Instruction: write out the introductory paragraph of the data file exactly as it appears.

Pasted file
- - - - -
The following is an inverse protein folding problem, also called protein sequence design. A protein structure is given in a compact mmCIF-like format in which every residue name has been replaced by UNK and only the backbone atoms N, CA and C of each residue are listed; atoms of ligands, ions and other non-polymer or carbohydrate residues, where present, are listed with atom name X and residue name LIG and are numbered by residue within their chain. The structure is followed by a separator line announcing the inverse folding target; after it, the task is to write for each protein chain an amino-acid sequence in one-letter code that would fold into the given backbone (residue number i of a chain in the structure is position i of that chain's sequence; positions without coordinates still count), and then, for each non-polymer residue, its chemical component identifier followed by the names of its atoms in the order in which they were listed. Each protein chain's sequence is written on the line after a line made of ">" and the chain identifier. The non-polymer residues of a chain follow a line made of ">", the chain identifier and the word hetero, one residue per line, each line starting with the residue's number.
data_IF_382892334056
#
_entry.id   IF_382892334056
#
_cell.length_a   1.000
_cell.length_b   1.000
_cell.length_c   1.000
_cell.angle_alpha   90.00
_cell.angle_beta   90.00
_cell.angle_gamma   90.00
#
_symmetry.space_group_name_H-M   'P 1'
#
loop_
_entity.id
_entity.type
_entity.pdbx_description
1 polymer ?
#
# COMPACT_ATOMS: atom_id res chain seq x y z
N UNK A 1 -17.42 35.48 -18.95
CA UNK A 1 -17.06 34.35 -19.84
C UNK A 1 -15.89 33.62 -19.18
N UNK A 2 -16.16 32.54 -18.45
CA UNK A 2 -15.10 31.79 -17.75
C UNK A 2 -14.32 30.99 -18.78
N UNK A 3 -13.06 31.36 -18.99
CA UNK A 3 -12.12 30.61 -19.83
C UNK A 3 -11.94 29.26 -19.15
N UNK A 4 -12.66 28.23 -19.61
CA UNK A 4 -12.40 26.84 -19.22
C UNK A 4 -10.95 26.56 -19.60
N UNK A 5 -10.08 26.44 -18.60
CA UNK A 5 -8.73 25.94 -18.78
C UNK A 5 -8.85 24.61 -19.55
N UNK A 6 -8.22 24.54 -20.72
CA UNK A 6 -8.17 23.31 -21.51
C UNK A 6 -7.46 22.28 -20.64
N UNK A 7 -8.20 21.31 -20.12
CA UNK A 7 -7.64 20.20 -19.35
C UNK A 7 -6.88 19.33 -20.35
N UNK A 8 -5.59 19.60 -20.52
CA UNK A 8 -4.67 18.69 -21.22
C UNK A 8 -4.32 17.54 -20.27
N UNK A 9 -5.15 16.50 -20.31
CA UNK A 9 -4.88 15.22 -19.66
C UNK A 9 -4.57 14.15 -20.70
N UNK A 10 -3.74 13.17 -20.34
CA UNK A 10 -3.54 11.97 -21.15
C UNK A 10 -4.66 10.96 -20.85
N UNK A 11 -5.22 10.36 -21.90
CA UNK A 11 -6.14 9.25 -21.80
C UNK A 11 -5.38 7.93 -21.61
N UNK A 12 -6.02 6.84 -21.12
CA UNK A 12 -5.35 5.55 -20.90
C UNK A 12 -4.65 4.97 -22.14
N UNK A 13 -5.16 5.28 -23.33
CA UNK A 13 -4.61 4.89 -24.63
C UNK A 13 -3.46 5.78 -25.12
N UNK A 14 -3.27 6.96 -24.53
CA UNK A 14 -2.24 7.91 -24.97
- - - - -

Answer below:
The following is an inverse protein folding problem, also called protein sequence design. A protein structure is given in a compact mmCIF-like format in which every residue name has been replaced by UNK and only the backbone atoms N, CA and C of each residue are listed; atoms of ligands, ions and other non-polymer or carbohydrate residues, where present, are listed with atom name X and residue name LIG and are numbered by residue within their chain. The structure is followed by a separator line announcing the inverse folding target; after it, the task is to write for each protein chain an amino-acid sequence in one-letter code that would fold into the given backbone (residue number i of a chain in the structure is position i of that chain's sequence; positions without coordinates still count), and then, for each non-polymer residue, its chemical component identifier followed by the names of its atoms in the order in which they were listed. Each protein chain's sequence is written on the line after a line made of ">" and the chain identifier. The non-polymer residues of a chain follow a line made of ">", the chain identifier and the word hetero, one residue per line, each line starting with the residue's number.